Auckland: News from home

By John Roughan

As Auckland merges to create a supercity, the Herald looks back at how Auckland has changed over the years. Click here to view the full series.

A lithograph based on an 1852 painting by P. J. Hogan which shows Commercial Bay, with Fort St on the waterfront and Shortland St behind. Photo / Supplied
A lithograph based on an 1852 painting by P. J. Hogan which shows Commercial Bay, with Fort St on the waterfront and Shortland St behind. Photo / Supplied

Ten years after the founding of Auckland the town already contained a third of New Zealand's population in an area that did not extend much
beyond today's central business district.

The main streets were Princes St, where government offices were located, Shortland Cres, the busiest, curving steeply up the hill from
the waterfront, Queen St, the least developed but with the gentlest gradient, and Wakefield St that led up to the cemetery when Hobson had
been buried.

Wakefield St was the newest and best address, boasting some brick houses. Its residents looked down on the busy little port where sailing ships tied up at the long wharf built from Queen St into Commercial Bay.

Ships were the town's lifeline to the world, bringing not only more migrants and manufactured goods but, just as important, news. Before the laying of telegraph cable, the settlement's only word from the outside world came in letters and British newspapers, several months old by the time they arrived.

Yet they were so keenly awaited that the mail bag was always the first thing unloaded when a ship anchored.

Every day the townspeople turned their eyes frequently to a telegraph pole, where the first sign of a ship would be signalled. The excitement of a typical sighting has been described by one resident, William Swainson, writing in 1852:

"Suddenly a ball appears on one of the (telegraph's) outstretched arms, signifying a sail in sight; but what may be her rig cannot yet be made out by the signalman. Now commences speculation.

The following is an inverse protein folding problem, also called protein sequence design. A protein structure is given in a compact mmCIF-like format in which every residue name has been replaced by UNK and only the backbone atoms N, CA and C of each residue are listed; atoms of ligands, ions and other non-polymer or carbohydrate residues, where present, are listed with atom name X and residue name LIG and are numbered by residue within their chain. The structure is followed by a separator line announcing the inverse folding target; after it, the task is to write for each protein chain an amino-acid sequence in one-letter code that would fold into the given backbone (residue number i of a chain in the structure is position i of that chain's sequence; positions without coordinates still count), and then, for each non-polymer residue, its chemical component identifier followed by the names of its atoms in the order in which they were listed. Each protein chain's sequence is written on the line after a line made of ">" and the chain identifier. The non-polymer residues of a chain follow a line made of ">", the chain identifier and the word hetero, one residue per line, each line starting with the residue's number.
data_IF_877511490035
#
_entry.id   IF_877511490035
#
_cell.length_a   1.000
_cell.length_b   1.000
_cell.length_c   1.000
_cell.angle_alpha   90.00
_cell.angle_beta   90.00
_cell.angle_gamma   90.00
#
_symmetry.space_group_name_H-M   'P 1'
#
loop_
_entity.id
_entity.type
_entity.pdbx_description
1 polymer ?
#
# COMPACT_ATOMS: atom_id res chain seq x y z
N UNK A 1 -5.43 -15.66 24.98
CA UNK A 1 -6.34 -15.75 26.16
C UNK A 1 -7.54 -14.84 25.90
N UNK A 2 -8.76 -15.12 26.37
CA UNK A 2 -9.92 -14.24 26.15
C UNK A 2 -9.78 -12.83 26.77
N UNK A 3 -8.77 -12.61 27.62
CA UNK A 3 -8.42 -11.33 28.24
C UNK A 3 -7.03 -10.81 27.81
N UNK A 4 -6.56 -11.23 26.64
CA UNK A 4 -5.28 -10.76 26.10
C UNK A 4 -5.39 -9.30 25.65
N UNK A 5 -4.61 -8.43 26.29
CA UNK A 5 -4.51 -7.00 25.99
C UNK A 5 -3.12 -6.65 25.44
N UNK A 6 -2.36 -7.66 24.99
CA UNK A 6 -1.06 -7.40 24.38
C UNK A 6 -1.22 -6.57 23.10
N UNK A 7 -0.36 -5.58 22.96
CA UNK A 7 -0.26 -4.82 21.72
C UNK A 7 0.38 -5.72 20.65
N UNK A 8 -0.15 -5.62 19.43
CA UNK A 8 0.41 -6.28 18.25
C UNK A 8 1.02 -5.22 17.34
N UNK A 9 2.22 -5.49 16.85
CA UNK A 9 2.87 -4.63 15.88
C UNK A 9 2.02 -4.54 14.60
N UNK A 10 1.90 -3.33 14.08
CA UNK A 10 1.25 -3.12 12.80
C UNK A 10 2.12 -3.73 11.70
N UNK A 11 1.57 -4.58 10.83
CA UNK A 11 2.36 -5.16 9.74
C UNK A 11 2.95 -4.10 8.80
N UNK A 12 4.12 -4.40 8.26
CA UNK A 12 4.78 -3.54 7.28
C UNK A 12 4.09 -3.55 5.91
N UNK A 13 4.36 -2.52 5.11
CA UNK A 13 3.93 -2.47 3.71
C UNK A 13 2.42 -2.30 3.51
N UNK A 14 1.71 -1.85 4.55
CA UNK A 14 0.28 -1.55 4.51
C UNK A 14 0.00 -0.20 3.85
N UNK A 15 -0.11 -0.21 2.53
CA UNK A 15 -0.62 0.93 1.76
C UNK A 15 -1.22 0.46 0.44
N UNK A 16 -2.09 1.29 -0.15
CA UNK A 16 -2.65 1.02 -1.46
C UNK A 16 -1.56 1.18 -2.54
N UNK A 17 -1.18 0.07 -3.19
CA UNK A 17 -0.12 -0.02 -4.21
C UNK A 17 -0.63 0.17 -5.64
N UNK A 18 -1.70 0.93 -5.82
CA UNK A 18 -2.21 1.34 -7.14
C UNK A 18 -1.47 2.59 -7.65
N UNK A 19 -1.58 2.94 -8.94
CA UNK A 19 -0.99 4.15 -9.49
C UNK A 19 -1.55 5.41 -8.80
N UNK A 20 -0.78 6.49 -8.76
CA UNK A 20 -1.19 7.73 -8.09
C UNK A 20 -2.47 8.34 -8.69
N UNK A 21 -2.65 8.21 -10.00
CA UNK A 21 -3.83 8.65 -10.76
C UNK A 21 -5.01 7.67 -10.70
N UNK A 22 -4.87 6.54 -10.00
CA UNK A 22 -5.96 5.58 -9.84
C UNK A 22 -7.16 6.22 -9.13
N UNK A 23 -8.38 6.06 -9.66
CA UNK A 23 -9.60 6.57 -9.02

"It may be the William Hyde, from London. She is a fast sailer and if she sailed at the time appointed she has been out 100 days. Or perhaps it is the Moa from Sydney. If so, she may bring an English mail.

"In the course of an hour the range of speculation is narrowed. A flag appears at the eastern yard-arm, indicating the coming vessel to be a brig, so it cannot be the William Hyde. But to the initiated, a favoured few, the oracle now speaks plainly.

"A stream of flags adorns the telegraph and indicates the "number" of the coming brig. Those who possess a copy of Marryat's Signals are eagerly consulted and speedily it is pronounced to be the brig John
Wesley, direct from England. "A few minutes after she has dropped her anchor a boat comes on shore; a number of bags are seen to be landed and it soon becomes known throughout the town that she has brought a
large English mail.

"Now comes a trial of patience. A large mail is rarely delivered within less than four hours after its arrival. The usual hour for closing the Post Office is 4 o'clock. It is now 2 o'clock. A notice makes its appearance on the door of the Post Office that there will be no delivery until tomorrow morning at 10 o'clock.

"Tomorrow morning comes. Long before the appointed hour, men, women and children begin to collect around the letter-box door and when the delivery commences there is a rush, a squeeze and a struggle, like the rush on the pit door of a theatre on the performance of a new and popular play."

Swainson explained that mail arrived like this on average only once every three weeks, and that was mail direct from England. Too often, he complained, the English Post Office put Auckland's mail on a ship bound for one of the other New Zealand settlements, Wellington, Nelson or Canterbury.

And then the letters and newspapers could be six to nine months old by the time they arrived. The Waitemata was a fine harbour but it was on the wrong side of the island for the coastal and international trade routes of the day.

Coastal vessels came into the Manukau and tied up at Onehunga. Swainson explained that a sailing from the Waitemata to New Plymouth or Nelson around North Cape took twice as long as it did from the Manukau, as did
a journey to Wellington via East Cape.

When representatives of the other settlements had to come to Auckland to see the Governor or, a little later, take their seats in the colonial Parliament, they usually disembarked at Onehunga and were taken 10km across the isthmus by horse-drawn coach.

All the way along the Manukau Rd by that time, the travellers would have seen farms and farmhouses, with scoria stone fences and little churches such as St Andrews at Epsom. They belonged to settlers with names such as Owens, Gillies and Dilworth.

- NZ Herald

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